According to a new Northwestern Medicine study, our memory is a lot like a telephone game.
In the telephone game people take turns whispering a message into the ear of the next person in line. By the time the last person speaks it out loud, the message has radically changed. It's been altered with each retelling.
Similarly every time you remember an event from the past, your brain networks change in ways that can alter the later recall of the event. Thus, the next time you remember it, you might recall not the original event but what you remembered the previous time.
The Northwestern study is the first to show this.
"A memory is not simply an image produced by time traveling back to the original event-it can be an image that is somewhat distorted because of the prior times you remembered it," said Donna Bridge, a postdoctoral fellow at Northwestern University Feinberg School of Medicine and lead author of the paper on the study.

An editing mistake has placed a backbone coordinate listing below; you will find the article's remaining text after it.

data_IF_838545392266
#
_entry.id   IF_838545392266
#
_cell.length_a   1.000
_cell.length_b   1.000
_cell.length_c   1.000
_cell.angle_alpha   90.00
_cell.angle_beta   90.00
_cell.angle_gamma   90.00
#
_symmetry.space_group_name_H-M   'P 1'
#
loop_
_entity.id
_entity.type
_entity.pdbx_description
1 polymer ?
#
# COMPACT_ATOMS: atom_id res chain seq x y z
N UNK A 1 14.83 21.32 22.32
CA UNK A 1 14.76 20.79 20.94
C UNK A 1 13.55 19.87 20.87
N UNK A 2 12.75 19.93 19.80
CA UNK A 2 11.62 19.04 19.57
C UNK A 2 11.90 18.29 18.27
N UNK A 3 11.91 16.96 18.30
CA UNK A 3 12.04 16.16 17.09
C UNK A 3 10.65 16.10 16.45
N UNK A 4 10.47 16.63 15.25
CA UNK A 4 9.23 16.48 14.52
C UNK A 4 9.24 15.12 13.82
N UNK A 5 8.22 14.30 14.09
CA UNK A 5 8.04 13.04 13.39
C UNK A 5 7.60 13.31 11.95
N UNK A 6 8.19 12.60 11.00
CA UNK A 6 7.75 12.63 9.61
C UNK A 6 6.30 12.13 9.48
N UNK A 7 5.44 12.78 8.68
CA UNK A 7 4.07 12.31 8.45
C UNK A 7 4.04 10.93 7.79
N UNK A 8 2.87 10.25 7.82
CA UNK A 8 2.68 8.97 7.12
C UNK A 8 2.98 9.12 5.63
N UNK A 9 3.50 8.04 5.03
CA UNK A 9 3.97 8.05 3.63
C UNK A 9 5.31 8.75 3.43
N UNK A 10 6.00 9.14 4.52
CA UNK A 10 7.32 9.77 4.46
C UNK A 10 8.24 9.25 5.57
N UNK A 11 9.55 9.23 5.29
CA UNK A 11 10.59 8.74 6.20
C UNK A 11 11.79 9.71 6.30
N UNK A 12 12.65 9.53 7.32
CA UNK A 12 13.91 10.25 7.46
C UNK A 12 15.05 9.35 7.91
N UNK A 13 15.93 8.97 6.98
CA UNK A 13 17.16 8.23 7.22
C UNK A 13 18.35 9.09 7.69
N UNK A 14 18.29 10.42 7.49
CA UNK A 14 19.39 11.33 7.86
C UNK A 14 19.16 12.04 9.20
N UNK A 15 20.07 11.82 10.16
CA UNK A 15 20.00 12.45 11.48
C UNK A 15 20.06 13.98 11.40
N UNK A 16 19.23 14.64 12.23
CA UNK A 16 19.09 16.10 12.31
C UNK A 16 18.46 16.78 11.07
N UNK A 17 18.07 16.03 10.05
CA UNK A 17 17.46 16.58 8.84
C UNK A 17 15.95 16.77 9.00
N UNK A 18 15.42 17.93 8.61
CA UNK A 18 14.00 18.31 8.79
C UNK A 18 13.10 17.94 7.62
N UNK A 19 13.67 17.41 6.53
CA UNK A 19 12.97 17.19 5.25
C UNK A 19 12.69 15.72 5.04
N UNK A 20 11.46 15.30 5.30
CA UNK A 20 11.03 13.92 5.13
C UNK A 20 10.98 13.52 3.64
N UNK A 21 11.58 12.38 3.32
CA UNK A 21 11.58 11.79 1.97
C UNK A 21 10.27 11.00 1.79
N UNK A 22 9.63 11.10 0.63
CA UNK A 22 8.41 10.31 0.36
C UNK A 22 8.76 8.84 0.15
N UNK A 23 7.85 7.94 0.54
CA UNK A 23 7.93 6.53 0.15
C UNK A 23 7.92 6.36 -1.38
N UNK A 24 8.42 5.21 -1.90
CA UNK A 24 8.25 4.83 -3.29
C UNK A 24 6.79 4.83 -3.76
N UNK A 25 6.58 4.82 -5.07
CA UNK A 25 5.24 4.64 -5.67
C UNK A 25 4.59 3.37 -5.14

"Your memory of an event can grow less precise even to the point of being totally false with each retrieval," she stated.
Bridge did the research while she was a doctoral student in lab of Ken Paller, a professor of psychology at Northwestern in the Weinberg College of Arts and Sciences.
The findings have implications for witnesses giving testimony in criminal trials, Bridge noted.
"Maybe a witness remembers something fairly accurately the first time because his memories aren't that distorted. After that it keeps going downhill ," she said.
The reason for the distortion, Bridge said, is the fact that human memories are always adapting.
"Memories aren't static. If you remember something in the context of a new environment and time, or if you are even in a different mood, your memories might integrate the new information," she noted.
The study was recently published in the Journal of Neuroscience.